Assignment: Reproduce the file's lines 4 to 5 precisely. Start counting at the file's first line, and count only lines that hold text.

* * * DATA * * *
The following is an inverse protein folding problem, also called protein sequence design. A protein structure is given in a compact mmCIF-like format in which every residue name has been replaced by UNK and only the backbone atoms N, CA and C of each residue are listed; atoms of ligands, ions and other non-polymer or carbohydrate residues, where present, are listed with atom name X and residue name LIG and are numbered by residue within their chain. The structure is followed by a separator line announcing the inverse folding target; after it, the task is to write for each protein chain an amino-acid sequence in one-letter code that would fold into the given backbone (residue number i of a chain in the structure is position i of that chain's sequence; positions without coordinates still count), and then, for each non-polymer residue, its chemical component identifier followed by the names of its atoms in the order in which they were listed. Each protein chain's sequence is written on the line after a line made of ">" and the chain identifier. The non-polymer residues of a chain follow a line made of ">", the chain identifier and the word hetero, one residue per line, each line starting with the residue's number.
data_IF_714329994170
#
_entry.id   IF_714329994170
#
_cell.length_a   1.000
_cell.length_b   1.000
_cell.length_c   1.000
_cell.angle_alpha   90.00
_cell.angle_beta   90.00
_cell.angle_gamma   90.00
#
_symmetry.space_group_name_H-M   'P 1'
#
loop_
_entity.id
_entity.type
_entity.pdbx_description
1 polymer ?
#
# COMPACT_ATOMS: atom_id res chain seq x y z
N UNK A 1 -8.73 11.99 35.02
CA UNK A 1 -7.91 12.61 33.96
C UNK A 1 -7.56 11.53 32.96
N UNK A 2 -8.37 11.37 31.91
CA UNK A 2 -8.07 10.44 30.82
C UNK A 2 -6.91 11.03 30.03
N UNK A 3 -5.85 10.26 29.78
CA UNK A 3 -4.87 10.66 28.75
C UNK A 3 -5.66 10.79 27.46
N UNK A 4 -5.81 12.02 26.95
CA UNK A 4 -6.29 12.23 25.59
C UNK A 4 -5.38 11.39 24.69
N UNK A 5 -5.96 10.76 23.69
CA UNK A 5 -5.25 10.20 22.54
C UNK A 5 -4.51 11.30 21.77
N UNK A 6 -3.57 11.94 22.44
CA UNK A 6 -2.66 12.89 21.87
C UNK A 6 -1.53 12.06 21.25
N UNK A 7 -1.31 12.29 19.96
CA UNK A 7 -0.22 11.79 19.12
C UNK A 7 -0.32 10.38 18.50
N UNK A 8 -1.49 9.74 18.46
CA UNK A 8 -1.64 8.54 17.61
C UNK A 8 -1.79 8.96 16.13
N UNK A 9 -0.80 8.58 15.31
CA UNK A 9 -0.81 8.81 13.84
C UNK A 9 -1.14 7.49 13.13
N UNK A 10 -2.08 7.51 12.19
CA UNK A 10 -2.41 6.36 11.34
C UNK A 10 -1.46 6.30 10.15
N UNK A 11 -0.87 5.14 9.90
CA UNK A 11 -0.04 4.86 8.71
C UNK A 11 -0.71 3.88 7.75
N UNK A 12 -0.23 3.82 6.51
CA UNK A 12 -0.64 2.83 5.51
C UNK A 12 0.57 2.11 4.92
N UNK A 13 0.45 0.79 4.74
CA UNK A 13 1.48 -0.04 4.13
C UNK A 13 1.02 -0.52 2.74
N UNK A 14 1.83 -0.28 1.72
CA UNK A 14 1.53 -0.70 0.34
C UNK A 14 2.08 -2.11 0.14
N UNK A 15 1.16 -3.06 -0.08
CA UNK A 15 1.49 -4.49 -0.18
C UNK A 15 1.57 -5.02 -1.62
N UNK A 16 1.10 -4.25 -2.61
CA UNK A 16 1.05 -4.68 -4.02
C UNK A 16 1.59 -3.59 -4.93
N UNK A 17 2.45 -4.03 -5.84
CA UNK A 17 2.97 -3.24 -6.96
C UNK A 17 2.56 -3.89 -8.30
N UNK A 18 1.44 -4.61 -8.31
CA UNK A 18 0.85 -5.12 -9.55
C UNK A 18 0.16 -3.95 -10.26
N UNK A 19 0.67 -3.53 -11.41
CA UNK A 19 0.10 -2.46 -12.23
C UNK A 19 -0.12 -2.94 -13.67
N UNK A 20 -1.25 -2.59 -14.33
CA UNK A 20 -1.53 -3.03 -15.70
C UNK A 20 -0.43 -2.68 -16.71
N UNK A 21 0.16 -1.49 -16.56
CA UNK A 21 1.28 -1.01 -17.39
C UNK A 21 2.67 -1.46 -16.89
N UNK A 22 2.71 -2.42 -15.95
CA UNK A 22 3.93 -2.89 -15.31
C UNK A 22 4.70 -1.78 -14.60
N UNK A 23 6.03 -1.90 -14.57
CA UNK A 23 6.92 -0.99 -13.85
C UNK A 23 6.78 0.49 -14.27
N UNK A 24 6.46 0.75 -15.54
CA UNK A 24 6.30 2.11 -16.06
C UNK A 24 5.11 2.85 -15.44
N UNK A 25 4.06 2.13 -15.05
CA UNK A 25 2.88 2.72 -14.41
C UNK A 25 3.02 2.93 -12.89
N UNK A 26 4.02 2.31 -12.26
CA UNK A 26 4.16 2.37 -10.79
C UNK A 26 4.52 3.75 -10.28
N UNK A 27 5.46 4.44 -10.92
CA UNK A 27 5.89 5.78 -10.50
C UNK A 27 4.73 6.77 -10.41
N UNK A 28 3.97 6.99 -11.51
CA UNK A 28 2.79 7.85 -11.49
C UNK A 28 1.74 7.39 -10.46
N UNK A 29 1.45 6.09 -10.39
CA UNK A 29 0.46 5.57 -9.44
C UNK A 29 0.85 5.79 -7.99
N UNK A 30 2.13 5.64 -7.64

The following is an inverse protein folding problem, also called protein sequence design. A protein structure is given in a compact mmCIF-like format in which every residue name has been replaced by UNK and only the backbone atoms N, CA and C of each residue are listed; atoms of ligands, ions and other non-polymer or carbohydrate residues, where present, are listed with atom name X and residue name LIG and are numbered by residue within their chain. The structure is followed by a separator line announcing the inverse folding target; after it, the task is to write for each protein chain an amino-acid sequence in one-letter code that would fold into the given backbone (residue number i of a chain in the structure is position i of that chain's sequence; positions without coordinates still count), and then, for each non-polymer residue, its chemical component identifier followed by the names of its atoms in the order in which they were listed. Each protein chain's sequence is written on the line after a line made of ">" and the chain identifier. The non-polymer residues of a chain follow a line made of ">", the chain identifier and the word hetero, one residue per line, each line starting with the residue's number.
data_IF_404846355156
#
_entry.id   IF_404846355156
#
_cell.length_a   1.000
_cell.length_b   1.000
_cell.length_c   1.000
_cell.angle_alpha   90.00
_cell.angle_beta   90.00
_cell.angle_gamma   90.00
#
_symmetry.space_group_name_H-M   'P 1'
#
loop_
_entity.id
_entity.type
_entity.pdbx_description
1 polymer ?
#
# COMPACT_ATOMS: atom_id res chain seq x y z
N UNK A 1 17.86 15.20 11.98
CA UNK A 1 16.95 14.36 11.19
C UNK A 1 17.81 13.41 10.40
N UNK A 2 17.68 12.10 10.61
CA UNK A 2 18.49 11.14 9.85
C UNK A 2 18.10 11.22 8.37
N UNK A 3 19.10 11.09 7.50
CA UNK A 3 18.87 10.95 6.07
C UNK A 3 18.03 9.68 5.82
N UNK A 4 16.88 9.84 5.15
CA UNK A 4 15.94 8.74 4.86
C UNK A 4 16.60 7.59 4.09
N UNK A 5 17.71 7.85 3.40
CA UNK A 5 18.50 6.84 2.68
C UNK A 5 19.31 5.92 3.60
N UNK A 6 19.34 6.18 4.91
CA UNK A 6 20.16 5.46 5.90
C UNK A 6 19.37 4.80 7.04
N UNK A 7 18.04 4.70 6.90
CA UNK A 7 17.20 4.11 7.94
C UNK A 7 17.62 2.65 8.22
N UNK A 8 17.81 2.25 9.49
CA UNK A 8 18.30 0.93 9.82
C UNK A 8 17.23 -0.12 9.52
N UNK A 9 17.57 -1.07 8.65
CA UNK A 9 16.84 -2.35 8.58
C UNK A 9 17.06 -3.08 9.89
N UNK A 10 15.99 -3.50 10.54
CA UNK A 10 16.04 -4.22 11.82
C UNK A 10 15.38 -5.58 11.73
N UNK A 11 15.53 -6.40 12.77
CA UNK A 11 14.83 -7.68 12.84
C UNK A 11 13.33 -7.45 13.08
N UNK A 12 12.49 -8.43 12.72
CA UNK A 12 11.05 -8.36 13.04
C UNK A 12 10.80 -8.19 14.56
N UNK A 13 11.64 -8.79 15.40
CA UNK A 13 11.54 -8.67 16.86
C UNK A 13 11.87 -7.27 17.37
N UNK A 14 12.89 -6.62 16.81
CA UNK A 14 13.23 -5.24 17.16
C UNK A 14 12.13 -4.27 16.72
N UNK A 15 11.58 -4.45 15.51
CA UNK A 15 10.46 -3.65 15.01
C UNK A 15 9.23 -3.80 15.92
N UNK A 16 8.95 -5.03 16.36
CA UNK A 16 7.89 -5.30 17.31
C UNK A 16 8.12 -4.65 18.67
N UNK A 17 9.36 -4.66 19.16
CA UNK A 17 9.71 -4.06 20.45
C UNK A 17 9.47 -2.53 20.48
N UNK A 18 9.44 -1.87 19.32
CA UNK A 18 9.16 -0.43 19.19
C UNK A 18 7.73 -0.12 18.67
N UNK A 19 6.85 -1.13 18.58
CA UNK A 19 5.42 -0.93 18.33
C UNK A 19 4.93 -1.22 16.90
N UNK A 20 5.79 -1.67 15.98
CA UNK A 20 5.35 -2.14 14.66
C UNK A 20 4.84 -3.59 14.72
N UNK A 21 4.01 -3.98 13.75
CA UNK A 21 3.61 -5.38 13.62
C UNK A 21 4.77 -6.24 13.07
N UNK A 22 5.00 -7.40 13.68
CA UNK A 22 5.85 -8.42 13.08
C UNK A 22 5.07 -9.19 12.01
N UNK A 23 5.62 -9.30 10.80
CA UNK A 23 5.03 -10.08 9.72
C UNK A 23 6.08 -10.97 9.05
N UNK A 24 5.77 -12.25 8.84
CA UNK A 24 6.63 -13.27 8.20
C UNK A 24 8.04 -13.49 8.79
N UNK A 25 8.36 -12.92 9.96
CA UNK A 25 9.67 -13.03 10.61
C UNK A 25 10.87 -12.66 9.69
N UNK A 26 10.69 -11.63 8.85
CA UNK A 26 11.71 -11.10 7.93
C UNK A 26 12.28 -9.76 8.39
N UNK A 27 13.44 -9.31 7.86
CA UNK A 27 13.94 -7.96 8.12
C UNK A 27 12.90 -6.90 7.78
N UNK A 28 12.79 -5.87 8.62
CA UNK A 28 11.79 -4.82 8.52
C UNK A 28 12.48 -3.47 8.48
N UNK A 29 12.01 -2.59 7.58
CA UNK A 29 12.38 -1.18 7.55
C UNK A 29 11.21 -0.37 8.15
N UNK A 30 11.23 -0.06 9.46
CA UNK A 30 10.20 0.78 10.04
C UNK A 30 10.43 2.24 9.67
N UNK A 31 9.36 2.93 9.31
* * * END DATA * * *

_entry.id   IF_714329994170
#